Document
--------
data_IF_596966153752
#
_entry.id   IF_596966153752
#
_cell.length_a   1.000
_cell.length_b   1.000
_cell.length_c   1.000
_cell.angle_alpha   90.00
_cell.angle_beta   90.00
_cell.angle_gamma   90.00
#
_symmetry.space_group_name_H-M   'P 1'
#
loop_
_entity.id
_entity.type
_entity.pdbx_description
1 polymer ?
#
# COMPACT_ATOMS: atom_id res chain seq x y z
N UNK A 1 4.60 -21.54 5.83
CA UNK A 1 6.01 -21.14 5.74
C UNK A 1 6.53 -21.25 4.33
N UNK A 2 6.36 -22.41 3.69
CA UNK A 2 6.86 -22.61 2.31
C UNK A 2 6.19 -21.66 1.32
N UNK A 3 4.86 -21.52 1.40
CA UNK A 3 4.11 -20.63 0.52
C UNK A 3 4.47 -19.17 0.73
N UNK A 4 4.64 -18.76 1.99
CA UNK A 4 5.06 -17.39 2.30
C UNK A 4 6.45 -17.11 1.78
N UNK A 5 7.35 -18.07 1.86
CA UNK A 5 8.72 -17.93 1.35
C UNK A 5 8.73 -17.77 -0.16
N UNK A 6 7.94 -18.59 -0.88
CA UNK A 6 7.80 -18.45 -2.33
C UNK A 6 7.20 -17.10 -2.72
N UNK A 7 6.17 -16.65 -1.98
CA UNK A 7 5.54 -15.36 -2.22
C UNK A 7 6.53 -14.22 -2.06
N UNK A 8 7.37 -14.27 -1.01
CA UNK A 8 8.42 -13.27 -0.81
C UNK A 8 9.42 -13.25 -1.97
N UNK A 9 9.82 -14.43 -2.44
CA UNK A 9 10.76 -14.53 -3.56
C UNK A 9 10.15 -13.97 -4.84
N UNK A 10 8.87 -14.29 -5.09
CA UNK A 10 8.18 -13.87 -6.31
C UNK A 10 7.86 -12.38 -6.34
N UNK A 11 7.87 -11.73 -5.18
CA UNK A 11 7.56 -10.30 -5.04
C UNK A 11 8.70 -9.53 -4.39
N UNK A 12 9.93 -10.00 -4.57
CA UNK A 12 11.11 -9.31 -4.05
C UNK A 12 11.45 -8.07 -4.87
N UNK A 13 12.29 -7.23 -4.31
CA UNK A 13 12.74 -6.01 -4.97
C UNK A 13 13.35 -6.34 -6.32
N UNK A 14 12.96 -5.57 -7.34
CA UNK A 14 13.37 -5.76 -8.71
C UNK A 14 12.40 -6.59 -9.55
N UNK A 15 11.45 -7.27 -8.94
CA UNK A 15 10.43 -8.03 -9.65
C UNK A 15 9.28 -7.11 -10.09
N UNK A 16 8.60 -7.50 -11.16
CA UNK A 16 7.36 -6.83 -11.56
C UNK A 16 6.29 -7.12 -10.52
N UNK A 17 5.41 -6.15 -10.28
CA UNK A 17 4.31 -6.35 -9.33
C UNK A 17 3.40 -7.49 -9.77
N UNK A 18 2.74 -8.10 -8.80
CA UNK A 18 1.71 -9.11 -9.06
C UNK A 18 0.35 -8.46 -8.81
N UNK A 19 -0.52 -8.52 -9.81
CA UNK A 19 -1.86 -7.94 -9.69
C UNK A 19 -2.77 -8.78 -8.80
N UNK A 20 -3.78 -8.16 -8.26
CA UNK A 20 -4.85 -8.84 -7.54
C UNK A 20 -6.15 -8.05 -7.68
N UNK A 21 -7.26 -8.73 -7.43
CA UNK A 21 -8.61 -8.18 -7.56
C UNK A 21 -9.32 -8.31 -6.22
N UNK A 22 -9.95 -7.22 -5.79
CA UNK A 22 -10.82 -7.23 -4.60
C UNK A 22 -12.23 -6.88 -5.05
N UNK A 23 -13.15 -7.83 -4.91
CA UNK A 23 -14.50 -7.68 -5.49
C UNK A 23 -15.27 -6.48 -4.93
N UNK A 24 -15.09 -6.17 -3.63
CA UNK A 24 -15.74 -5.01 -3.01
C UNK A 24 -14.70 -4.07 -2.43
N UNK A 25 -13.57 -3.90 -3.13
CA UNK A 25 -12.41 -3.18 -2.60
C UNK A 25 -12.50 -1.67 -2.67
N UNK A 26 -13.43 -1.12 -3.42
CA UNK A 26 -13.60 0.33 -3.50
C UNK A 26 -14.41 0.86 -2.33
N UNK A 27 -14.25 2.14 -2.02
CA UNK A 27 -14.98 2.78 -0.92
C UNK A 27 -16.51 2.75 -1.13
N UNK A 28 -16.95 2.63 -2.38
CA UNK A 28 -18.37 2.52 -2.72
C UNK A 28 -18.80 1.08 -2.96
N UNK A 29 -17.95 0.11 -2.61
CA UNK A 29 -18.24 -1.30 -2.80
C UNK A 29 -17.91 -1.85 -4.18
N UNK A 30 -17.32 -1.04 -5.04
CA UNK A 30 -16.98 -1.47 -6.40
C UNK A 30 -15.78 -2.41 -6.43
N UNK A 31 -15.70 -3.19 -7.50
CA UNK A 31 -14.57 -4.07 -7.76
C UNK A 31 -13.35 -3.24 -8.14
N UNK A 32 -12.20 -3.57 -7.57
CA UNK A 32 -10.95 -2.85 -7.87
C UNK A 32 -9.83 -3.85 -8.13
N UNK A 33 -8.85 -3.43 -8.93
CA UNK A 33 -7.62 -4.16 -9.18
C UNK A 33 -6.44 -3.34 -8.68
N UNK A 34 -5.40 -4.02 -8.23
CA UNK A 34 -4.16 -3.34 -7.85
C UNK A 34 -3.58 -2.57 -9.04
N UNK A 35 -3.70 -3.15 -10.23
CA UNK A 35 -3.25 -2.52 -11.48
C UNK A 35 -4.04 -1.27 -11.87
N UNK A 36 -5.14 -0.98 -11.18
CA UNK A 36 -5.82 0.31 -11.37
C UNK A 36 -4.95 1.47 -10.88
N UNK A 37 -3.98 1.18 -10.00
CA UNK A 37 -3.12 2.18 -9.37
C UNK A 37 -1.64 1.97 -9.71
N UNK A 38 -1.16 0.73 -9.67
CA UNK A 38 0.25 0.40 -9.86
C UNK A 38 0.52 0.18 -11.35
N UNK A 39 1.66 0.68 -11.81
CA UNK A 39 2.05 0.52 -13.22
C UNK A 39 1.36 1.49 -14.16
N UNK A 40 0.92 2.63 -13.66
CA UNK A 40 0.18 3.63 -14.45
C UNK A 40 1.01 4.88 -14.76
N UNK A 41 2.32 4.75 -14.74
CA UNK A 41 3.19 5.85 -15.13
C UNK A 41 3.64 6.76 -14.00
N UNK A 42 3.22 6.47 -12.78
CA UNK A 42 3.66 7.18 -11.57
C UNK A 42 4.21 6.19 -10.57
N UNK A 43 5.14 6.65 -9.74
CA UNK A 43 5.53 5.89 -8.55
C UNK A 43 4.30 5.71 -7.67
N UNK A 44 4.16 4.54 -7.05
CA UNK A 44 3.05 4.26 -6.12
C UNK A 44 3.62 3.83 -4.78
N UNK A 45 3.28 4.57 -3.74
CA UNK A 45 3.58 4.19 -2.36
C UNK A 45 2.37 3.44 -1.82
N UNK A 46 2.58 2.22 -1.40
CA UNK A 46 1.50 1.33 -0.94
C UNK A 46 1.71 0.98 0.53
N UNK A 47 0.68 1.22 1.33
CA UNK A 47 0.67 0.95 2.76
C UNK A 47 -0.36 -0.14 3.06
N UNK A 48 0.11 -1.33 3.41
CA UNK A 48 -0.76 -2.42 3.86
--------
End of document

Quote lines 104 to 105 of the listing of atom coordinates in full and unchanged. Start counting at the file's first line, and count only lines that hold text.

C UNK A 28 -18.80 1.08 -2.96
N UNK A 29 -17.95 0.11 -2.61